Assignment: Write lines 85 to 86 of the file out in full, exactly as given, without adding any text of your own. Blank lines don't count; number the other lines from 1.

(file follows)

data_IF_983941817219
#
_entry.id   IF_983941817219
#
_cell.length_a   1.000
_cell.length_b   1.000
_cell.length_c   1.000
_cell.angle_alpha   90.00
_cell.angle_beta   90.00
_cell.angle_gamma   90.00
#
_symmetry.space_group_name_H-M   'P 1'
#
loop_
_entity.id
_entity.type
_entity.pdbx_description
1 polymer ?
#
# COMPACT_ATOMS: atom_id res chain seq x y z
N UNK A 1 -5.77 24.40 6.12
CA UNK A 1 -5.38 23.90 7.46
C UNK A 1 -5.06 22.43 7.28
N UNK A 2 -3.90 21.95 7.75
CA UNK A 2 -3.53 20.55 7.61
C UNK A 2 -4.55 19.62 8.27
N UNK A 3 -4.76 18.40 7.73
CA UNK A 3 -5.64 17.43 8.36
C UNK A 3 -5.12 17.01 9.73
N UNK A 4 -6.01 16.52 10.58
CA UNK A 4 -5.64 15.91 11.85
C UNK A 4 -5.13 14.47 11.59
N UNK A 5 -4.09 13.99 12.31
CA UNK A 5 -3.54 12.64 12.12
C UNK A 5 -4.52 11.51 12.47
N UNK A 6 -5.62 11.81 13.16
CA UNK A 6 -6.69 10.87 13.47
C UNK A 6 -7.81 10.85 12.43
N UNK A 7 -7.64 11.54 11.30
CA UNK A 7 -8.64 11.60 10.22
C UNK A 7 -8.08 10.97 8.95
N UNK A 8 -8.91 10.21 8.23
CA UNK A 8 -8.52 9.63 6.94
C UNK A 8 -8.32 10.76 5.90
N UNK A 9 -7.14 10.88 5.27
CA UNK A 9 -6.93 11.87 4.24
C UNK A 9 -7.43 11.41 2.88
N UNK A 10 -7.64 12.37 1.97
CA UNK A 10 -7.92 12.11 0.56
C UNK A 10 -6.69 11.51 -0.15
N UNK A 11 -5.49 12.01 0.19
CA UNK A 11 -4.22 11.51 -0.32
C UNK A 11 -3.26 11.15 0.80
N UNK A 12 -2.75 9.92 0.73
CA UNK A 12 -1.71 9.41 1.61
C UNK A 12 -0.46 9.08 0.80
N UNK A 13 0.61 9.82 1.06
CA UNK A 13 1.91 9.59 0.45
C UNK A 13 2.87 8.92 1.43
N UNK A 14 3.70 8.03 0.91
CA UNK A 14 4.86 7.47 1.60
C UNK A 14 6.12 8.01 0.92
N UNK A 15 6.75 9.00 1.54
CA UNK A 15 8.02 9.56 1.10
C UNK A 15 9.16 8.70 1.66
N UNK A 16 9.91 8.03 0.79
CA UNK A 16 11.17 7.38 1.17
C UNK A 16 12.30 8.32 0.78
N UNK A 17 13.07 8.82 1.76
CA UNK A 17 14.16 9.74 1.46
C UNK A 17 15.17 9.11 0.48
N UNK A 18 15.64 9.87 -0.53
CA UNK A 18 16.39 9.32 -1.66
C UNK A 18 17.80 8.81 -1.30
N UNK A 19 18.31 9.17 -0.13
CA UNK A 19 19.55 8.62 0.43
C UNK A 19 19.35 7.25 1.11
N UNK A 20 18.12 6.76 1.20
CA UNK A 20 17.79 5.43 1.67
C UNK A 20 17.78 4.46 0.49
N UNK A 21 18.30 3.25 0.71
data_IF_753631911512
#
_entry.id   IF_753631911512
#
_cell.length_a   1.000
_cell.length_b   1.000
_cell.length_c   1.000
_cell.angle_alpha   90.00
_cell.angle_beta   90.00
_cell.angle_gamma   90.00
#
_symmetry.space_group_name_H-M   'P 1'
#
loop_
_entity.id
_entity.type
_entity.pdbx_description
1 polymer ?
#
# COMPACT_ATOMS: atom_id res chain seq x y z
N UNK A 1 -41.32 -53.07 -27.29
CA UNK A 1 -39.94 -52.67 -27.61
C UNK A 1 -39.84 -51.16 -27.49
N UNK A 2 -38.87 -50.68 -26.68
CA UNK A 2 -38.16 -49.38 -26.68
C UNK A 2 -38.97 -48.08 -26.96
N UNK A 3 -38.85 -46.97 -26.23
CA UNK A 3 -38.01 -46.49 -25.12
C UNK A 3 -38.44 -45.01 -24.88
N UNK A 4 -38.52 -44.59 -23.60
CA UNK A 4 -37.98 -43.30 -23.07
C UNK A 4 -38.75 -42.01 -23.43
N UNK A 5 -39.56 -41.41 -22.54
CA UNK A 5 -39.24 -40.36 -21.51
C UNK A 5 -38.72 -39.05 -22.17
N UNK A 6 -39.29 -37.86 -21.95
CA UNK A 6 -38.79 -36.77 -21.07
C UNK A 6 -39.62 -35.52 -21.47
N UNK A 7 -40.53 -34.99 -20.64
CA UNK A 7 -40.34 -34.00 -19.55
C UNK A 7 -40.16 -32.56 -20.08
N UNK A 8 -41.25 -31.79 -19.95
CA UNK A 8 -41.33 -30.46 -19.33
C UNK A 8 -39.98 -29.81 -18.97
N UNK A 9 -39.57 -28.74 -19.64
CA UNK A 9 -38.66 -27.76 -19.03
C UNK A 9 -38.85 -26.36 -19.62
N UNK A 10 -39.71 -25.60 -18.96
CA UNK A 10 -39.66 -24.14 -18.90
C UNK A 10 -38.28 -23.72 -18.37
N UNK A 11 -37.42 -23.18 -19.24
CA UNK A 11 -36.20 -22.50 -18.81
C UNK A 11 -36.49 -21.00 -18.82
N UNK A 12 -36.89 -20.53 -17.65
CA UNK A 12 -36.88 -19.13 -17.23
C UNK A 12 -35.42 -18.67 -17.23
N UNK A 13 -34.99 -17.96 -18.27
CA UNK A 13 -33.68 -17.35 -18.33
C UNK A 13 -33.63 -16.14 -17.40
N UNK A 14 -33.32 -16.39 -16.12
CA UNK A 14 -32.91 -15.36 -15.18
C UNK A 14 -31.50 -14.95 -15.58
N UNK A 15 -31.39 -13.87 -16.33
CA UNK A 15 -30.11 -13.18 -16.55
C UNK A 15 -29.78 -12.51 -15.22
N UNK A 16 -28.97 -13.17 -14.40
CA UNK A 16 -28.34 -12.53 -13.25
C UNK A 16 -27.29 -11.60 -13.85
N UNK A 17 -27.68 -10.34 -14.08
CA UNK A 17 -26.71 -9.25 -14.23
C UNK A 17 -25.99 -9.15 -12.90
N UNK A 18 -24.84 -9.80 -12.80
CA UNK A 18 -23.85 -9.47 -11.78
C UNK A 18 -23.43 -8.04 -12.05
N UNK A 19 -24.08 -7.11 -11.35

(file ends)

#
_cell.length_a   1.000